Background and Identification
A snowmobile (also known as a motor sled, motor sledge, skimobile, snow scooter, Ski-Doo, or snowmachine) is a motorized vehicle designed for travel and recreation on snow and ice. Snowmobiles do not require a road or trail, though most are driven on open terrain or trails. The engine generally powers a continuous belt in the rear that propels the vehicle, while two skis at the front provide directional control.
The first successfully tested snowmobile was assembled by Joseph Bombardier in 1936. This first snowmobile was steered by skis and included a sprocket wheel with a track drive system.
Snowmobiles produced before 1990 generally included seating for two people, but those manufactured after the 1990s are typically designed to accommodate only one rider. Snowmobiles built to seat two people are commonly referred to as “2-up” or “touring” models and are relatively uncommon as of 2020. Snowmobiles do not include enclosures except for a windshield. Their engines typically drive with a continuous track at the rear.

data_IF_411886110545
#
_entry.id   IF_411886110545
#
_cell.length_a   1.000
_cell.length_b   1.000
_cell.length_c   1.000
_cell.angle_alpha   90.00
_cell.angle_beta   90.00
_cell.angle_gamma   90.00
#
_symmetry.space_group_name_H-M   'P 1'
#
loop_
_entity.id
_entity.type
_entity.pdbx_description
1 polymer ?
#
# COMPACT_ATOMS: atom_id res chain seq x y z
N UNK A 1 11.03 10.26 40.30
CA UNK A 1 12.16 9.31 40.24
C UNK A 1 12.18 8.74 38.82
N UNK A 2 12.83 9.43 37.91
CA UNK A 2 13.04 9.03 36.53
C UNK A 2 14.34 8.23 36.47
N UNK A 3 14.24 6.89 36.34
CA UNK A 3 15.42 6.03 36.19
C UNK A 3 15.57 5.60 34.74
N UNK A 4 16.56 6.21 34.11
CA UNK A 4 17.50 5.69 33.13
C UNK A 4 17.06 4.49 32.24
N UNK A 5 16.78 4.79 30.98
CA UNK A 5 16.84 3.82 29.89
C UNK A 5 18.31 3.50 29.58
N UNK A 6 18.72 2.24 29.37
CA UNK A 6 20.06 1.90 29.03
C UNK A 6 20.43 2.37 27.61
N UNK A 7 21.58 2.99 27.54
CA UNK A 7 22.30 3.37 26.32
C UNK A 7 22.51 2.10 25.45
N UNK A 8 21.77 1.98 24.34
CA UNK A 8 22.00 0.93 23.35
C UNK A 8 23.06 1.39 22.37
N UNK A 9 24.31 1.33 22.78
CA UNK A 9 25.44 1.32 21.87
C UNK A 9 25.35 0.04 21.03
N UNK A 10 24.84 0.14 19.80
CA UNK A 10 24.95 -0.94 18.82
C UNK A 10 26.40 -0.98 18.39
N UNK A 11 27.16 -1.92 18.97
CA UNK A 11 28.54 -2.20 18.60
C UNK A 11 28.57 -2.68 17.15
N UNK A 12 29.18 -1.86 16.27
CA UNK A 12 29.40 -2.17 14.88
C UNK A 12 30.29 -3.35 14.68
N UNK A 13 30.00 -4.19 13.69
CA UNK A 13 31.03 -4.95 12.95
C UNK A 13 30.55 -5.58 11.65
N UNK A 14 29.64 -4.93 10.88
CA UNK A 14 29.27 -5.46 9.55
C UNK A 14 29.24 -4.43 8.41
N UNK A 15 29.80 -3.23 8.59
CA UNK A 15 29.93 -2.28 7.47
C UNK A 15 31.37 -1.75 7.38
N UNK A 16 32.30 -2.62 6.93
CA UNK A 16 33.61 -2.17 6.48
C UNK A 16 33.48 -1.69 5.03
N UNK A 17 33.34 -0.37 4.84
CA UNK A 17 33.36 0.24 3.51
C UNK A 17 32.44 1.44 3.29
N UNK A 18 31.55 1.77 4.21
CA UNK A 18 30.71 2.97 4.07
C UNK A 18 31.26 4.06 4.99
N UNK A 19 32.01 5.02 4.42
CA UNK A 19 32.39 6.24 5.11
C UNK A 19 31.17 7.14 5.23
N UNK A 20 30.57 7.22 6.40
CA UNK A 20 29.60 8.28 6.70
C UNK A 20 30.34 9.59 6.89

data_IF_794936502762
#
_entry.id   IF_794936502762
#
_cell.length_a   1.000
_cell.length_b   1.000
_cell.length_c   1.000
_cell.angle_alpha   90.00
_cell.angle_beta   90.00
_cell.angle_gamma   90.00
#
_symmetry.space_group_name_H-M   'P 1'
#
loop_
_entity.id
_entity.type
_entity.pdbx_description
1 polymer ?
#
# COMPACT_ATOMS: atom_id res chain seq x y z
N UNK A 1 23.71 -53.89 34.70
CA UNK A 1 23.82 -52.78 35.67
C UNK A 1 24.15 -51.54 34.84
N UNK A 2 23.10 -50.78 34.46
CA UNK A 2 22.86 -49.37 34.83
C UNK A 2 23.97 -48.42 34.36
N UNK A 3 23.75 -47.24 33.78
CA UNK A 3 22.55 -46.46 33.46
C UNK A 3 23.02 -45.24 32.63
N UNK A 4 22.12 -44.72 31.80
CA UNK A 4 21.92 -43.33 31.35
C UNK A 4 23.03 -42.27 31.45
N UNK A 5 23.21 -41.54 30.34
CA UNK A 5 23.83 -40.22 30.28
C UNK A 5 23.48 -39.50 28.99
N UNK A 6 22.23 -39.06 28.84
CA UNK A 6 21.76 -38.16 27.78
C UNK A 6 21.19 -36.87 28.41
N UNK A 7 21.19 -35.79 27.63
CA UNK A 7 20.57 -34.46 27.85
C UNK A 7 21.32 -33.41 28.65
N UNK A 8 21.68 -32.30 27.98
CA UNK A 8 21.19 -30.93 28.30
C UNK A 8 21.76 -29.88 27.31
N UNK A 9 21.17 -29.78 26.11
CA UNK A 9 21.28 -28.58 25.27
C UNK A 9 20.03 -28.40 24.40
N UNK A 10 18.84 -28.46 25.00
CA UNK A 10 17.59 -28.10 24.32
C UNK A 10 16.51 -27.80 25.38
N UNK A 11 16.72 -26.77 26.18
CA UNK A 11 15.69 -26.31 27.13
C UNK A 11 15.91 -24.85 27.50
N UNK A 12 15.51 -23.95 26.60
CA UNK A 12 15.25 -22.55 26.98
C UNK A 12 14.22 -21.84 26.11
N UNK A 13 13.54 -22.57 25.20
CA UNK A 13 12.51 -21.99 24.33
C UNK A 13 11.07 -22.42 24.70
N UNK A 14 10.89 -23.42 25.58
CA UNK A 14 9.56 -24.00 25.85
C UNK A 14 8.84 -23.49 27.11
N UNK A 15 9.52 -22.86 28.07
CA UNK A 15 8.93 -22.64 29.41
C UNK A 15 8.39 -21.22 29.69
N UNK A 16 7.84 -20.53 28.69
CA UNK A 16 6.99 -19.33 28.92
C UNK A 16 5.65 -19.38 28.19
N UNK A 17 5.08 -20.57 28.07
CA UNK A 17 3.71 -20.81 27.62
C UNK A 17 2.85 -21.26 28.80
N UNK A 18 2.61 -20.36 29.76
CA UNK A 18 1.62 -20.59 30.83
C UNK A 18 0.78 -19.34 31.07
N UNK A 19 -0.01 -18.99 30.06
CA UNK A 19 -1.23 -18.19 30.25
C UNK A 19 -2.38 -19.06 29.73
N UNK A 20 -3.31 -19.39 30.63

Early snowmobiles had rubber tracks, but modern snowmobiles typically include Kevlar composite tracks. Prior to the 2000s, snowmobiles were powered by two-stroke internal combustion engines, but four-stroke engines have entered the market since the mid-2000s. High-powered snowmobiles can reach speeds over 150 miles per hour, and drag racing snowmobiles can travel over 200 miles per hour.